• My Little Pony Friendship Is Magic does this with the two-parters at the start of seasons 1 and 2, both of which involve a supervillain escaping confinement and needing to be put down with the Elements of Harmony. Both endings are also directed in a similar way, which did not go unnoticed.
      • Season 1's first episode ends with the return of Nightmare Moon. The only forces capable of putting a stop to her plan are either inactive or nowhere to be seen. Resolved in part 2 when the Elements of Harmony are reactivated and used to save the day.
      • Season 2's first episode ends with Discord successfully mind breaking the mane cast (who cannot activate their trump card in this state) and establishing a reign of chaos upon Equestria. Resolved in part 2 when Twilight gets the gang back together, allowing them to put Discord back where he belongs.

    Unresolved Cliffhangers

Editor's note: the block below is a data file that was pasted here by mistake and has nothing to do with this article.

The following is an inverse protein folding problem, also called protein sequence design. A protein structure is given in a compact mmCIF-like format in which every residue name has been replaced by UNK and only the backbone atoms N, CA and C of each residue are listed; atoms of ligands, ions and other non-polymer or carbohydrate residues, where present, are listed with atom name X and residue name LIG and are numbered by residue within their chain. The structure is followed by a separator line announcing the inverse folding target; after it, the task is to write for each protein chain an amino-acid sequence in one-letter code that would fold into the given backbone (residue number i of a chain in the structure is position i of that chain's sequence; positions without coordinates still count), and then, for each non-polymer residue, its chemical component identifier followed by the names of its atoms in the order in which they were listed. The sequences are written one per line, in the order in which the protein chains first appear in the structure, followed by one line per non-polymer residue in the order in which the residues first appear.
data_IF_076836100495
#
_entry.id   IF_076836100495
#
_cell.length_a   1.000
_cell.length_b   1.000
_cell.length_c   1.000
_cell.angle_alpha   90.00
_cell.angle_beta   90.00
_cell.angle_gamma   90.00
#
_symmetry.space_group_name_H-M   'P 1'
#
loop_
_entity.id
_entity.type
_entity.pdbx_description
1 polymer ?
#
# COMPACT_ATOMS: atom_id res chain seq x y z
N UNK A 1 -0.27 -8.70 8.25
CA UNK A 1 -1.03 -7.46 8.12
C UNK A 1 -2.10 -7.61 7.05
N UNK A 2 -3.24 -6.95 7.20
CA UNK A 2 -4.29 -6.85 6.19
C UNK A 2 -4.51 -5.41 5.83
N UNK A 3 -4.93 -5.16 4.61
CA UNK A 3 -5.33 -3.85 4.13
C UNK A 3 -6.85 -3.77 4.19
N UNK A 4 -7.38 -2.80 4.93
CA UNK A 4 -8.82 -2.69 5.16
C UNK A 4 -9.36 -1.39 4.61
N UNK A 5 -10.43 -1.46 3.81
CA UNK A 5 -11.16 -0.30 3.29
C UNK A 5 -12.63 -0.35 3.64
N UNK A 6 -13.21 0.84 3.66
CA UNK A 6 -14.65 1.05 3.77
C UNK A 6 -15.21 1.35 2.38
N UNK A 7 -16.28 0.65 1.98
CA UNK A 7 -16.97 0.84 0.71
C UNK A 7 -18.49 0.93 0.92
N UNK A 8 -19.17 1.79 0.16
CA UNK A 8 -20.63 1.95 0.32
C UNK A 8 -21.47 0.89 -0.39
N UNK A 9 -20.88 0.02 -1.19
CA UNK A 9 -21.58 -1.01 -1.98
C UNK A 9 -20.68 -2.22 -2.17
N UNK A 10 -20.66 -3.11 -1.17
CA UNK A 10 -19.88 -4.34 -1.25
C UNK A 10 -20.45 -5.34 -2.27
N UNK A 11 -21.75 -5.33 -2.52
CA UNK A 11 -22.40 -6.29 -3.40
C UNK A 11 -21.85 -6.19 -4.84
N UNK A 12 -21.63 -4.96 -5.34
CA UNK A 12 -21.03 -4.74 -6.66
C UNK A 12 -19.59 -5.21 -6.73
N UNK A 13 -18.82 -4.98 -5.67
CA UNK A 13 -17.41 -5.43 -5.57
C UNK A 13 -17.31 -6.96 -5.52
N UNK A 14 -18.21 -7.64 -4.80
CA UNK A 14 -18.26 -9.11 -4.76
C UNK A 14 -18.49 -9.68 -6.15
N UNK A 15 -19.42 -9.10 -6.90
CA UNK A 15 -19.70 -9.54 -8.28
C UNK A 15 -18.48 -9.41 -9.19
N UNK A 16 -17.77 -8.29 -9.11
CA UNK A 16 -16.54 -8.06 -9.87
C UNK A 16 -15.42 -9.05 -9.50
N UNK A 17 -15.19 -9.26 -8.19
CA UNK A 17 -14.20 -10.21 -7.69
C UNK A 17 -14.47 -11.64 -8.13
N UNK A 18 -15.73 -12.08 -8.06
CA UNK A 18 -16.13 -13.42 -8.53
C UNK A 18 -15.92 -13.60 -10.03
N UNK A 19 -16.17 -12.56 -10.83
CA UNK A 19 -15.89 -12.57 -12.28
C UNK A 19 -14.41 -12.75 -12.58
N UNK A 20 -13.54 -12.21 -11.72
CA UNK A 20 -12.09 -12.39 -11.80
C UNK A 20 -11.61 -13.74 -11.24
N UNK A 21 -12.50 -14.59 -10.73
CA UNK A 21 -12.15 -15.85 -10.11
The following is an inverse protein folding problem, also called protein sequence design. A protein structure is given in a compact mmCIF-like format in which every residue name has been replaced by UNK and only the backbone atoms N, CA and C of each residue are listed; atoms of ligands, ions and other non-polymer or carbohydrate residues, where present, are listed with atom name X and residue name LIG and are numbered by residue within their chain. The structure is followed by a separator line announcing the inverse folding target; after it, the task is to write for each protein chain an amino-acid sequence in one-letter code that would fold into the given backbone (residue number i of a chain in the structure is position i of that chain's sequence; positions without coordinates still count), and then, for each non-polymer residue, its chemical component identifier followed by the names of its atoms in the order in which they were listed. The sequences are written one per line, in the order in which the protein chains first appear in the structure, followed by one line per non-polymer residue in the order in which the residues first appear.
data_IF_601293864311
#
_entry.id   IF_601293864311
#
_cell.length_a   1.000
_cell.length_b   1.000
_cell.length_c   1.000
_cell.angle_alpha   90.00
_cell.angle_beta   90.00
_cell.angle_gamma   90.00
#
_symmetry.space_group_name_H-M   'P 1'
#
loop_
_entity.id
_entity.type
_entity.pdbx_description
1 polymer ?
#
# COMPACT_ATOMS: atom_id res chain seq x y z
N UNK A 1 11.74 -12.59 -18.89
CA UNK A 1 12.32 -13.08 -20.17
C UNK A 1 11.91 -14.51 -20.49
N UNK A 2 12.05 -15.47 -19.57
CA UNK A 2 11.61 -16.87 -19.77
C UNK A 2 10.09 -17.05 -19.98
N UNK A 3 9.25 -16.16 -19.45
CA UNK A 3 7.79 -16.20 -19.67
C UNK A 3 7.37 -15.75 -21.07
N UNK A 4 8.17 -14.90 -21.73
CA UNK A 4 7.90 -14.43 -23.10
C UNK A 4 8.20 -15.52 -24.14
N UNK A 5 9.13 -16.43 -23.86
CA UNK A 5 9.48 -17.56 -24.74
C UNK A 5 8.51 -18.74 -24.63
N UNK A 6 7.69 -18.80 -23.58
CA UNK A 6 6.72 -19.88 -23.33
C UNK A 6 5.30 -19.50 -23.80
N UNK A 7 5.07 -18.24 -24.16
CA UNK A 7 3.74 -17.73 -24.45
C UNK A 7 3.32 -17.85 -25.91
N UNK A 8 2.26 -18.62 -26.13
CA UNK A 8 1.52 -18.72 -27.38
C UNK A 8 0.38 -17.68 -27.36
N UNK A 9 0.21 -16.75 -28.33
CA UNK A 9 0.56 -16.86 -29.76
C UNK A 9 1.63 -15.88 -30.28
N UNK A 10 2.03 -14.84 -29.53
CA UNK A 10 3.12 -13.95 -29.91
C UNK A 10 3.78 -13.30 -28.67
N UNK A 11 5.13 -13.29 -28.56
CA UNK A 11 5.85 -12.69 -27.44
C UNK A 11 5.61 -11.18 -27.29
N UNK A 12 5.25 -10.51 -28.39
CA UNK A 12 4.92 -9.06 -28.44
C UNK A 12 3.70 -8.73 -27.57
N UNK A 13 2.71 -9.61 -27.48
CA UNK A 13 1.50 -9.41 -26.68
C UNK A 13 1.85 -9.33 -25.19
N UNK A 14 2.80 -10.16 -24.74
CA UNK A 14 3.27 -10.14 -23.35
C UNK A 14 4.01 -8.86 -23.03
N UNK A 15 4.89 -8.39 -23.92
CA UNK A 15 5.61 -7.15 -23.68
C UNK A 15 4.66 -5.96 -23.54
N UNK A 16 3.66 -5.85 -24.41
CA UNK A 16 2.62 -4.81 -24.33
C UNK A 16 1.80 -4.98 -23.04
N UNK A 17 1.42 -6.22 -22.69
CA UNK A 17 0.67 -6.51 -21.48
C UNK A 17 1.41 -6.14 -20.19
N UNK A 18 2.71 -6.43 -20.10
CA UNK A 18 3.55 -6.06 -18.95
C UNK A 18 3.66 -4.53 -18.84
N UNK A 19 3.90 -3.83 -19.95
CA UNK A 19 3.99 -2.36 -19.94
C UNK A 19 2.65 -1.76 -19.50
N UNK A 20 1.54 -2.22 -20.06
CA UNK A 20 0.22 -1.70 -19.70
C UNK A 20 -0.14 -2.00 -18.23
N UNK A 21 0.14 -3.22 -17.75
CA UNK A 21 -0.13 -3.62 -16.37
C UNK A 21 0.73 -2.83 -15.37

• X 1999: Is Kamui really dead? No one but CLAMP knows, since the series has been on hiatus since 2003.
    • The end of The Tower of Druaga: The Aegis of Uruk has Neeba and Kaaya abandoning their parties to climb up the heretofore unknown upper half of the tower. Even after the second season has started, no one knows what's going on with them and some of those left behind.
    • At the end of the first season of Sekirei, Minato manages to help Haruka and Kuno escape, which was the focus of the last portion of the season, but the Sekirei plan/battle has just begun, and the ending shows a bunch of loose ends which have yet to be resolved. The main Big Bad and game master even mentions the game is far from over. Fortunately Season 2 has arrived, and covers the next portion of the series.